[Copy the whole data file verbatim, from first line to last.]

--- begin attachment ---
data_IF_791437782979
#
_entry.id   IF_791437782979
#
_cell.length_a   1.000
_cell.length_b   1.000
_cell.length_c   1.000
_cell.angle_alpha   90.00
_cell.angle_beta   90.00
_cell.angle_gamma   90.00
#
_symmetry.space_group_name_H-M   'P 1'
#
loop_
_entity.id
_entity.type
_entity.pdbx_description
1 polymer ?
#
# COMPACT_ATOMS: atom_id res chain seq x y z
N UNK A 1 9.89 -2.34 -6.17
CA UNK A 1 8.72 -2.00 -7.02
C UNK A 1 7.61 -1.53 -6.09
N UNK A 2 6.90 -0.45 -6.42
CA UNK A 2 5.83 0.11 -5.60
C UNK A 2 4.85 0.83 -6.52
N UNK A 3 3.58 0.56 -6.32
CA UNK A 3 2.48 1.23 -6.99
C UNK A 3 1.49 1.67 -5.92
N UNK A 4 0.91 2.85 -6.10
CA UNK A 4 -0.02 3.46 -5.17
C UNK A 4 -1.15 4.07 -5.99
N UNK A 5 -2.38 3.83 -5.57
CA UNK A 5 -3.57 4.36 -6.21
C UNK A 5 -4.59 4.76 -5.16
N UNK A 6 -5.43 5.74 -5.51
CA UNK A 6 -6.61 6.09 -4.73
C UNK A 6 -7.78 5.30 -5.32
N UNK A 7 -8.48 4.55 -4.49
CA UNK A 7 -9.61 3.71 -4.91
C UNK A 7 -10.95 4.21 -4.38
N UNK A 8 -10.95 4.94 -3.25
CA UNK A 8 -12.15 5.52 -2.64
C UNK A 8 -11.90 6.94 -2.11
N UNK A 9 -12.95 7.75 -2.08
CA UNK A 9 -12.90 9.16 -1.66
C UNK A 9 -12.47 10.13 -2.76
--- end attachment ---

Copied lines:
data_IF_791437782979
#
_entry.id   IF_791437782979
#
_cell.length_a   1.000
_cell.length_b   1.000
_cell.length_c   1.000
_cell.angle_alpha   90.00
_cell.angle_beta   90.00
_cell.angle_gamma   90.00
#
_symmetry.space_group_name_H-M   'P 1'
#
loop_
_entity.id
_entity.type
_entity.pdbx_description
1 polymer ?
#
# COMPACT_ATOMS: atom_id res chain seq x y z
N UNK A 1 9.89 -2.34 -6.17
CA UNK A 1 8.72 -2.00 -7.02
C UNK A 1 7.61 -1.53 -6.09
N UNK A 2 6.90 -0.45 -6.42
CA UNK A 2 5.83 0.11 -5.60
C UNK A 2 4.85 0.83 -6.52
N UNK A 3 3.58 0.56 -6.32
CA UNK A 3 2.48 1.23 -6.99
C UNK A 3 1.49 1.67 -5.92
N UNK A 4 0.91 2.85 -6.10
CA UNK A 4 -0.02 3.46 -5.17
C UNK A 4 -1.15 4.07 -5.99
N UNK A 5 -2.38 3.83 -5.57
CA UNK A 5 -3.57 4.36 -6.21
C UNK A 5 -4.59 4.76 -5.16
N UNK A 6 -5.43 5.74 -5.51
CA UNK A 6 -6.61 6.09 -4.73
C UNK A 6 -7.78 5.30 -5.32
N UNK A 7 -8.48 4.55 -4.49
CA UNK A 7 -9.61 3.71 -4.91
C UNK A 7 -10.95 4.21 -4.38
N UNK A 8 -10.95 4.94 -3.25
CA UNK A 8 -12.15 5.52 -2.64
C UNK A 8 -11.90 6.94 -2.11
N UNK A 9 -12.95 7.75 -2.08
CA UNK A 9 -12.90 9.16 -1.66
C UNK A 9 -12.47 10.13 -2.76